Small squads of disaffected men who radicalize one another are more dangerous, harder to detect than lone-wolf radicals, authorities say.
Such self-radicalizing groups are difficult to spot and often have no overt ties with established extremist groups. This L.A. Times articles focuses on Islamist groups in the US, however such “leaderless resistance” has been a tactic of the far right in the US as well.
I suspect this might be what’s happening in Iraq too. The White House constantly says the threat is al Qaeda, yet it’s obvious there are dozens of insurgent groups, and they morph and change sides frequently. So, the problem for the US in Iraq is hardly just al Qaeda, dangerous as they are (and they did claim responsibility for 9/11.) But given the open source warfare approach being used by the insurgents, al Qaeda in Iraq may be only loosely linked with al Qaeda elsewhere, and indeed, that is what reports suggest.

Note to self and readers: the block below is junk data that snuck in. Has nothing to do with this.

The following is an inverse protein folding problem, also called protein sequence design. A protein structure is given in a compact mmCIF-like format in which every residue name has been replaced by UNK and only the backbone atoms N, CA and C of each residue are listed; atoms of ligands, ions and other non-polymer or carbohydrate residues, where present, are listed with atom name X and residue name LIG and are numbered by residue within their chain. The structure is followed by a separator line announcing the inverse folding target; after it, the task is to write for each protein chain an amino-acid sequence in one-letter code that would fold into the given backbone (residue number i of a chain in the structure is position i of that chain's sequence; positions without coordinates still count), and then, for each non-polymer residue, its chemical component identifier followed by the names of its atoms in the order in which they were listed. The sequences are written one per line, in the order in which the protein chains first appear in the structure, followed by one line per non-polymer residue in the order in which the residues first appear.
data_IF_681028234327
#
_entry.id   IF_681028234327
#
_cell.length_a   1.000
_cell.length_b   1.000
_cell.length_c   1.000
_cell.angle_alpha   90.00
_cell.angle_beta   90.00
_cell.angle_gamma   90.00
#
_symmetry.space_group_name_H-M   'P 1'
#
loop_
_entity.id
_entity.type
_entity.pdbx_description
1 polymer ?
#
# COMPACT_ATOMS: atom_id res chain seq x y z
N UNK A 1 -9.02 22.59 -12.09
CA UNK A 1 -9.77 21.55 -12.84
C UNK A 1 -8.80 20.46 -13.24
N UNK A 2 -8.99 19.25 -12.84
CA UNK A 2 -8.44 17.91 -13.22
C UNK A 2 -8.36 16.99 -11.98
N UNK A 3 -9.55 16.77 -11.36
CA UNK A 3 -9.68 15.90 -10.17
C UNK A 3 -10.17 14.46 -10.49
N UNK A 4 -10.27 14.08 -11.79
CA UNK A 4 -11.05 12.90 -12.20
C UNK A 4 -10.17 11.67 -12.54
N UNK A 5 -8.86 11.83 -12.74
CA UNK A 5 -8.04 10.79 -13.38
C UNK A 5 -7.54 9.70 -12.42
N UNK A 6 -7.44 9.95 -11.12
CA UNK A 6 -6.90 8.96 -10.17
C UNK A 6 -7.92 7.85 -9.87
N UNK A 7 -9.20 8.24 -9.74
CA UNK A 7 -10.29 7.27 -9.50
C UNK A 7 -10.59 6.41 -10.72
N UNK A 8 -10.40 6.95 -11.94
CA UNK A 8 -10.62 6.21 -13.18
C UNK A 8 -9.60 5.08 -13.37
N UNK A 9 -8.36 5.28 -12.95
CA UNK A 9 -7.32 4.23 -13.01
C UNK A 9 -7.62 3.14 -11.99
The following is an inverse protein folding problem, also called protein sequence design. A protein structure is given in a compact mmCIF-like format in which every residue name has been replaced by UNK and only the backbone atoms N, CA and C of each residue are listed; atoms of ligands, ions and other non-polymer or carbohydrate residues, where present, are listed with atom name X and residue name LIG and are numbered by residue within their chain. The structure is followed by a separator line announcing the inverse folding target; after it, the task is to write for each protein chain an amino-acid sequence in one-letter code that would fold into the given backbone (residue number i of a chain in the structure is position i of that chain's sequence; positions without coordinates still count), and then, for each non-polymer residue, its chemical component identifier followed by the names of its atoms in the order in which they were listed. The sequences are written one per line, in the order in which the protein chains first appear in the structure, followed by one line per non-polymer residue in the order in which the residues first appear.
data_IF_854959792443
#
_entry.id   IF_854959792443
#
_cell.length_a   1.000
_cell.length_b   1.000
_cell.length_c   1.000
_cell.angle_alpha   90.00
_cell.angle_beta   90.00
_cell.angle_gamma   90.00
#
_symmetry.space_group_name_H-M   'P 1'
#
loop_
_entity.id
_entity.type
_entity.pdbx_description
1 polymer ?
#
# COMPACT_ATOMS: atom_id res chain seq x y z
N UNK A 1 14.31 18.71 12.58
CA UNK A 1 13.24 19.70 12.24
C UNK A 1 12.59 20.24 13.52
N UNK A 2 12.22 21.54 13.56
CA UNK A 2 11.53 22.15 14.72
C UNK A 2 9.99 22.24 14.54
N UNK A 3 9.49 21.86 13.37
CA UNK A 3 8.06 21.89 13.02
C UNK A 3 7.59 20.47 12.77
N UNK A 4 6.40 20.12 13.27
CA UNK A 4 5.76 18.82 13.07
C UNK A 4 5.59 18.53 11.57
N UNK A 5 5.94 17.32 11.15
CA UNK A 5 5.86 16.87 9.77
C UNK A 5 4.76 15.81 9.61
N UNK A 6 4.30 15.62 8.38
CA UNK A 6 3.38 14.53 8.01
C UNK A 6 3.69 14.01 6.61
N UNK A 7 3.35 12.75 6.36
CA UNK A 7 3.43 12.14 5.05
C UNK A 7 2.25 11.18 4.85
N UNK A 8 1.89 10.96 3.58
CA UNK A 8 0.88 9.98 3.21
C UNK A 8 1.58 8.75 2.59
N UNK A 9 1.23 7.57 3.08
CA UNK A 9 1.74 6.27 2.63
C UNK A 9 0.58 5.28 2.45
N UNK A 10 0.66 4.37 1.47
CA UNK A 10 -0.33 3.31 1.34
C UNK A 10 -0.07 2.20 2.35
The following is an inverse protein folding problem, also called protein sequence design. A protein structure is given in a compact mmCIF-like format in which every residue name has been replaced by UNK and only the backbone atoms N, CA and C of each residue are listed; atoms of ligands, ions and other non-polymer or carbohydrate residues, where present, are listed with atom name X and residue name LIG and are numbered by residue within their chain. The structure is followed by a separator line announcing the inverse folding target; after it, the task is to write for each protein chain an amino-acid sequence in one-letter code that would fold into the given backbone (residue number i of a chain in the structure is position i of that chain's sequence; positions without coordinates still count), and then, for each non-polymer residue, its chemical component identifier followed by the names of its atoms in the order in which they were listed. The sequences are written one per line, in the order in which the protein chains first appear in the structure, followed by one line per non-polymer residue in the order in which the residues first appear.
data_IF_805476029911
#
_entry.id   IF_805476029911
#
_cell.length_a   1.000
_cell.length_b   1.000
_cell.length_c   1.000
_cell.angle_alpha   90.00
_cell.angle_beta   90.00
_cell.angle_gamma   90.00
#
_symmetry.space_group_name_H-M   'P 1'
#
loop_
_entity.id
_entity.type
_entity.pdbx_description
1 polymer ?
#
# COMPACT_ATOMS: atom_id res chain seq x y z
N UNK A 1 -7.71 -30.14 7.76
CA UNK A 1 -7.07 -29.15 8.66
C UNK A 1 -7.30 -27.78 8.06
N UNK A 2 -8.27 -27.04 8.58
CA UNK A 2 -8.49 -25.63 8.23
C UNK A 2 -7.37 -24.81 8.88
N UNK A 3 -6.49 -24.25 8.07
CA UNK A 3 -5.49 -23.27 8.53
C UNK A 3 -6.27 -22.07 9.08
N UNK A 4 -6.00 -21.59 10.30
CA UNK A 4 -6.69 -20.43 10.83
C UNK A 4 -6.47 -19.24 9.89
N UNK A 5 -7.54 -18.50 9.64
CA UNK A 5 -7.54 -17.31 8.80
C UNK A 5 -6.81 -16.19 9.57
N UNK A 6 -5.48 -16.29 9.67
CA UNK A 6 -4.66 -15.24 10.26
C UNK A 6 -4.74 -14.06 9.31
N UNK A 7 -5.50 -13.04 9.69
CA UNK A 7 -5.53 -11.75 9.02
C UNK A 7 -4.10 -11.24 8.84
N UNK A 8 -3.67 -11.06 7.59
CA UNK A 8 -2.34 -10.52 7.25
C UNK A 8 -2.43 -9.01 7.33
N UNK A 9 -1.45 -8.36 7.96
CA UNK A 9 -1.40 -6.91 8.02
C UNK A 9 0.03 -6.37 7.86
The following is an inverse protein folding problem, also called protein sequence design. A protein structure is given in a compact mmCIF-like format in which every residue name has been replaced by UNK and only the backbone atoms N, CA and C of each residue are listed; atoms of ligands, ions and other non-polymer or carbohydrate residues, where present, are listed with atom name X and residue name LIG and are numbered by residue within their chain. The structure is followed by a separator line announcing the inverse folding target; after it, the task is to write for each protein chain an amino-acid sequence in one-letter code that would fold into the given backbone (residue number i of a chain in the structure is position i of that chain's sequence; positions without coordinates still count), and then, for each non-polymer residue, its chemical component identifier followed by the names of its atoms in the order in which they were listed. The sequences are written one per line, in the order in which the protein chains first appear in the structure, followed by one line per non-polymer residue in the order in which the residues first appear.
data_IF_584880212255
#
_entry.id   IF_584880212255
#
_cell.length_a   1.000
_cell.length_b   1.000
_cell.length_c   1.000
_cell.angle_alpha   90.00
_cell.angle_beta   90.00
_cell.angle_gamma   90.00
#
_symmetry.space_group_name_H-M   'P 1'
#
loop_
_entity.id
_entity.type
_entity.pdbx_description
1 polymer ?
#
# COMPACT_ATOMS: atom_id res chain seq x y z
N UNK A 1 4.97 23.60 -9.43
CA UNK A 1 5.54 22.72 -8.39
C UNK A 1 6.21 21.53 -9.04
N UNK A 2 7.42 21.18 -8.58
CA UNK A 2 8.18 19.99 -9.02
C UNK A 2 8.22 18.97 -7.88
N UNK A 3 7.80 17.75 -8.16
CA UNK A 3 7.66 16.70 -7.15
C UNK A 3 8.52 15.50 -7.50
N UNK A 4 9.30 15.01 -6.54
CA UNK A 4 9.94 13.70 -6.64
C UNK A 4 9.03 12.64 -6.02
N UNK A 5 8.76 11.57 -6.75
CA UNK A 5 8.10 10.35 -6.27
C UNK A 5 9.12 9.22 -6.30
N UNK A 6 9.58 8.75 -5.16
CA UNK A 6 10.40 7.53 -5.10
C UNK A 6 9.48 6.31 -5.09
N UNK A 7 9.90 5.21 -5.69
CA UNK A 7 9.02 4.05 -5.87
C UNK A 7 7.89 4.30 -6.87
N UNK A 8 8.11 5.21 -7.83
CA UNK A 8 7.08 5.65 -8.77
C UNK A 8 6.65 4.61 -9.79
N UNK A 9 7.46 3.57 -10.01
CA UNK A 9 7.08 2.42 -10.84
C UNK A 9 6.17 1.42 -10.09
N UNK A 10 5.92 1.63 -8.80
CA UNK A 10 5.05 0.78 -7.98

Bush and the neocons appear solely focused on destroying something that doesn’t exist. There probably is no al Qaeda Central Command, and trying to eradicate them in Iraq is chasing ghosts in the mist.
What unquestionably does exists is lots of small groups, loosely affiliated, joining up to end the occupation – and to no doubt enrich themselves through gun running and drug dealing and to slaughter their enemies at the same time. Hardly a vision for peace.
Could there be sleeper cells of Islamists in the US? Sure. Might they want to do us damage? Absolutely. But if force obviously isn’t the answer, and indeed, just makes things worse, then what is the solution? Well, if the U.S. were to leave Iraq and Palestinians had a place to call home, then in my opinion, most of the quite real threat of Islamist extremism would disappear overnight.